ERCIM News No.25 - April 1996 - CWI

Spatial Statistics and Oil Pollution in the North Sea

by Roelof Helmers

In a still ongoing project, commissioned by the North Sea Directorate of the Dutch Ministry of Transport and Public Works, the problem is to estimate the intensity of oil-pollution in the North Sea and to develop a reliable method for estimating the total amount of oil pollution in a given year.

The available real data sets consist of the locations and volumes of the oil spots observed in a given year. In the figure the oil spots observed in 1993 are plotted (with sizes proportional to the volumes of the oil spots).

The dashed area is the Dutch part of the continental shelf in the North Sea. The tiny triangles represent the locations of off-shore activities and the shaded areas correspond to the various shipping areas and also indicate the different shipping intensities in these areas.

Oil spots are observed by a surveillance aircraft with varying frequencies at different locations. A planar inhomogeneous Poisson point process with intensity function $\lambda(.,\theta)$- parametrized by a finite dimensional parameter ${\theta}$ - is used as a spatial (parametric) model for the locations of (the centres of) oil spots. The parametrization by the parameter vector ${\theta}$ enables one to incorporate the available a priori knowledge about oil pollution, such as the location of sources of oil pollution and the various shipping intensities. However, not much seems to be known about the distribution of the volumes of oil spots, but we can of course use the sizes of the observed oil spots to estimate it (nonparametric approach).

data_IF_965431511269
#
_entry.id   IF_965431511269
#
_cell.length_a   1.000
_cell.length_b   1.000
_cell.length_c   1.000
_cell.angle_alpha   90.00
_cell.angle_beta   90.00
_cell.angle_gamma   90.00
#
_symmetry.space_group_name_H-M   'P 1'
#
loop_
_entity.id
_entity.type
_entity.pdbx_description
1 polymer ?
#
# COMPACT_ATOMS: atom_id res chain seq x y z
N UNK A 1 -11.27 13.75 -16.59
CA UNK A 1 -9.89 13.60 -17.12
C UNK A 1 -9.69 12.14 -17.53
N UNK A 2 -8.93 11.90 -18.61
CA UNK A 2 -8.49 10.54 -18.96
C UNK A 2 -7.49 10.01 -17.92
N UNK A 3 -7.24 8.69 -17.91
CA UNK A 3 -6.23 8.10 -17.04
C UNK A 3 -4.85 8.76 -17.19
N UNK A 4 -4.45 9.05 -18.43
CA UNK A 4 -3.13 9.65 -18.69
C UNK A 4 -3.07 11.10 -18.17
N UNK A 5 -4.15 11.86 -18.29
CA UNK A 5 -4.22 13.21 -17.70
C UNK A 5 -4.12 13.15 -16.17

In this setup a simple semiparametric form of spatial bootstrapping was developed. The idea is to simulate many (a few thousands) realizations of an inhomogeneous planar Poisson process with estimated (from the real data at hand) intensity $\lambda\hat(.,\theta)$, where $\hat{\theta}$ is an estimate of ${\theta}$. In addition, we also resample the observed spot volumes in an appropriate manner. With the aid of these resampled datasets, we can obtain accurate bootstrap based confidence limits for the total amount of oil pollution in a given period of time (e.g. the year 1993).

This work is part of CWI's research programme Mathematics & the Environment.

Please contact:
Roelof Helmers - CWI
Tel: +31 20 592 4079

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